Relationship Violence Curricula for Runaway and Homeless Youth
An key component of the Hollywood Homeless Youth Partnership (HHYP) in Hollywood, CA was the development of two “Intimate Partner Abuse Prevention Curricula” specifically for runaway and homeless youth – one for minors (youth ages 17 and under) and one for young adults (youth 18 and above) reflecting the developmental differences between the two groups. The curricula were pilot tested, and modifications were made after feedback from facilitators and youth. Both curriculum, the results of over two years of research, exploration, and experience in the areas of intimate partner abuse and runaway and homeless youth, is designed for use in drop in centers and shelters with youth new to the streets and chronically homeless youth.
The HHYP Relationship Traffic curriculum project discusses the importance of attending to several key issues when using or adapting materials for use with runaway and homeless youth:
Youth Engagement: Youth are more likely to engage in the program when provided multiple and meaningful opportunities to share their ideas. HHYP recommends engaging youth by “giving them choices whenever possible – the type of snack that is provided during the group, the type of incentives that are provided at the end to encourage ongoing participation, the opportunity to add or modify ground rules, and ability to pass if they don’t want to contribute to the group discussion.”
Group Rules: While the HHYP curricula include basic ground rules, these “may need to be adapted to the rules of a particular agency or to fit the groups need for safety.”
Repeat Participants: HHYP found that many youth attended the sessions multiple times, and recommended that facilitators find ways to these youth responsibility for some parts of the curriculum. “For example, youth can read the definition of intimate partner abuse, help the facilitator write down ground rules, or run the tape recorder or VCR. While these seem like insignificant tasks, we have found that these youth crave the opportunity to be recognized and praised.”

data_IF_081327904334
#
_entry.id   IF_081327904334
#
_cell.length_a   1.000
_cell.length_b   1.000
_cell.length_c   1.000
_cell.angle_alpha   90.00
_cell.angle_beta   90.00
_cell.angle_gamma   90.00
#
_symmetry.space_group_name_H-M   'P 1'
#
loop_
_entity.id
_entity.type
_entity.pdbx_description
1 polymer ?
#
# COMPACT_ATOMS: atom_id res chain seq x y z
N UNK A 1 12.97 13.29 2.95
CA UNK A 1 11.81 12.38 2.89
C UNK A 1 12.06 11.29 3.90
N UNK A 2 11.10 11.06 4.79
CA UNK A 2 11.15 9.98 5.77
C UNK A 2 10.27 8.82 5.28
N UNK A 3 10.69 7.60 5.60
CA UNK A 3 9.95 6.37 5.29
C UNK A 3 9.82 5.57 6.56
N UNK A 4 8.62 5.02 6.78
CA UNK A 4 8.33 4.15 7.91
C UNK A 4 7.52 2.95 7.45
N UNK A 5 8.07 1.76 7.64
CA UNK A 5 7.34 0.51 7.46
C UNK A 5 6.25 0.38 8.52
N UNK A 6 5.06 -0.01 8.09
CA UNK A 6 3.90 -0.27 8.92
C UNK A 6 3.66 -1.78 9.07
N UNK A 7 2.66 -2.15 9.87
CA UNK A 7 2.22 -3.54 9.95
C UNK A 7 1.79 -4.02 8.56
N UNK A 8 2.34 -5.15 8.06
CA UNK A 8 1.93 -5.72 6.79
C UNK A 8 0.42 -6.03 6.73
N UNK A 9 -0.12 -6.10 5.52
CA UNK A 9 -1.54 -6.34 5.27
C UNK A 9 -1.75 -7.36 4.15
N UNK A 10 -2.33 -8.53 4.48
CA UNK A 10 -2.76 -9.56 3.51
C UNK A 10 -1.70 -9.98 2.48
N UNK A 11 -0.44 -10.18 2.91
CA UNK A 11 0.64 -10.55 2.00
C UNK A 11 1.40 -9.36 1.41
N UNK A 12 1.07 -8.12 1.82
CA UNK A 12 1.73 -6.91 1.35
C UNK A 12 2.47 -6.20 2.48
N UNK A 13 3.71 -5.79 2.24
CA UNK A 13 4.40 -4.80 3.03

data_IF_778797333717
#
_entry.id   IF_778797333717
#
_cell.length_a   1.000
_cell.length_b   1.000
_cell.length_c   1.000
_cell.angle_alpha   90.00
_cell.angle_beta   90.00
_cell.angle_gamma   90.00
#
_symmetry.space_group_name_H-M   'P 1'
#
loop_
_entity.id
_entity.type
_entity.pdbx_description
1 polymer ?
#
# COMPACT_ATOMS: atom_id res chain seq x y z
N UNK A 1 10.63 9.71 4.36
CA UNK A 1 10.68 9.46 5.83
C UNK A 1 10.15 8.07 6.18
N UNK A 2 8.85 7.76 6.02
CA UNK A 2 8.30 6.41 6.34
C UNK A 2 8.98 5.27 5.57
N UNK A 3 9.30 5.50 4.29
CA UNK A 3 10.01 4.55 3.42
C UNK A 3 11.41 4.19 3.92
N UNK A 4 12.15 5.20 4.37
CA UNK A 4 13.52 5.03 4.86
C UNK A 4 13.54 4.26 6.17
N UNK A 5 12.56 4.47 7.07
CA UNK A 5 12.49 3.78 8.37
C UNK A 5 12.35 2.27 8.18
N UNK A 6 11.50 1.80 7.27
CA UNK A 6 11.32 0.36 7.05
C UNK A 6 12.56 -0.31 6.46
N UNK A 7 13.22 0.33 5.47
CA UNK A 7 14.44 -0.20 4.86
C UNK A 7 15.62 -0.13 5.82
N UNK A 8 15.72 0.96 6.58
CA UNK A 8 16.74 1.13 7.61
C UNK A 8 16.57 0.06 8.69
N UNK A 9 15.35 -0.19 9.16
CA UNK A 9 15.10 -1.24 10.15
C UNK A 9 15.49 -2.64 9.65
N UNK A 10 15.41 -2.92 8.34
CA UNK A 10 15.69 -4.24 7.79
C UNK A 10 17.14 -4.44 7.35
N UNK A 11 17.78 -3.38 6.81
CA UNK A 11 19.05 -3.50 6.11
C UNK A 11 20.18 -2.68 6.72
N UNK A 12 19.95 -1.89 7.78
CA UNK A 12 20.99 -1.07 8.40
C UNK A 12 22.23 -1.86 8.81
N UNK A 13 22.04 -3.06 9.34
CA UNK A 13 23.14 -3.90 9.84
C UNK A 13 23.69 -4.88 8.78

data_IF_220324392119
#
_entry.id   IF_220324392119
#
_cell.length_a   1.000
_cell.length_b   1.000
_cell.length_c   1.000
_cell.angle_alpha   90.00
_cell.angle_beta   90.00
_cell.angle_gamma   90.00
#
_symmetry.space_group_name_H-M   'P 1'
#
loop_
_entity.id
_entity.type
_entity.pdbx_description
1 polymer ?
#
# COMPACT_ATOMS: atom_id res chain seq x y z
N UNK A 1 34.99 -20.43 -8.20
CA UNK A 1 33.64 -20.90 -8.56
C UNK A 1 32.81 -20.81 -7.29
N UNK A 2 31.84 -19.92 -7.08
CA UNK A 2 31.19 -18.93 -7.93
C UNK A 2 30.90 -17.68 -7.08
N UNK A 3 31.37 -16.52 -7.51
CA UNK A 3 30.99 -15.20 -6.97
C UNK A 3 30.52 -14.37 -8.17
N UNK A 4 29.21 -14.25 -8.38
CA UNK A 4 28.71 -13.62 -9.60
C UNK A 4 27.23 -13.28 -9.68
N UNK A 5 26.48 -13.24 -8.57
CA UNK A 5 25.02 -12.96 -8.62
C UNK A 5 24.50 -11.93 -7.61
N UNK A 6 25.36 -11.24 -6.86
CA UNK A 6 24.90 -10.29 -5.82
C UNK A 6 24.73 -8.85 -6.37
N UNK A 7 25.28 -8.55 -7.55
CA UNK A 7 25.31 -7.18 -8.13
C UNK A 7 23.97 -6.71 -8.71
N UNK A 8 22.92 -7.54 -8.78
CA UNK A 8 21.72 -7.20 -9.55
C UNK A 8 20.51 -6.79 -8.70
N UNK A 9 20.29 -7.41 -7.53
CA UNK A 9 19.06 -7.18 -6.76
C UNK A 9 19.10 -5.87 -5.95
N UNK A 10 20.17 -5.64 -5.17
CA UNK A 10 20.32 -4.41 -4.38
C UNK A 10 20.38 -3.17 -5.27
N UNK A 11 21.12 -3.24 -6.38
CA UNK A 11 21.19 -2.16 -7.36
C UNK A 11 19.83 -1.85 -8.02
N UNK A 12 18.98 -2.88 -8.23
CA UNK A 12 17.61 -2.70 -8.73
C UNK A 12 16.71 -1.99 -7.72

When to Ask Youth to Leave: HHYP suggests keeping the following questions in mind when deciding to ask a youth to leave the group: “1) Is this youth’s behavior making any group member feel unsafe? 2) Is this youth repeatedly violating the group and/or agency rules? 3) Is this youth’s behavior so distracting that it is prevention the group from meeting its goals? A yes answer to one or any of these questions would be an appropriate condition to ask the youth to leave the group.
Modeling Respectful Communication: HHYP found that Relationship Traffic groups provided an important opportunity to model the kind of respectful communication that is a part of healthy relationships, and to provide opportunities to youth to practice such skills. “By enforcing the group rules, reminding youth that it is OK to disagree, and acknowledging and affirming different opinions, the groups facilitator can create an environment that helps youth learn how to communicate more effectively with their peers.”
A Practical Guide for Service Providers: Addressing Intimate Partner Abuse in Runaway and Homeless Youth (April 2010)
Relationship Traffic: Young Adult Version (Prevention Curriculum)
Relationship Traffic: Version for Minors (Prevention Curriculum)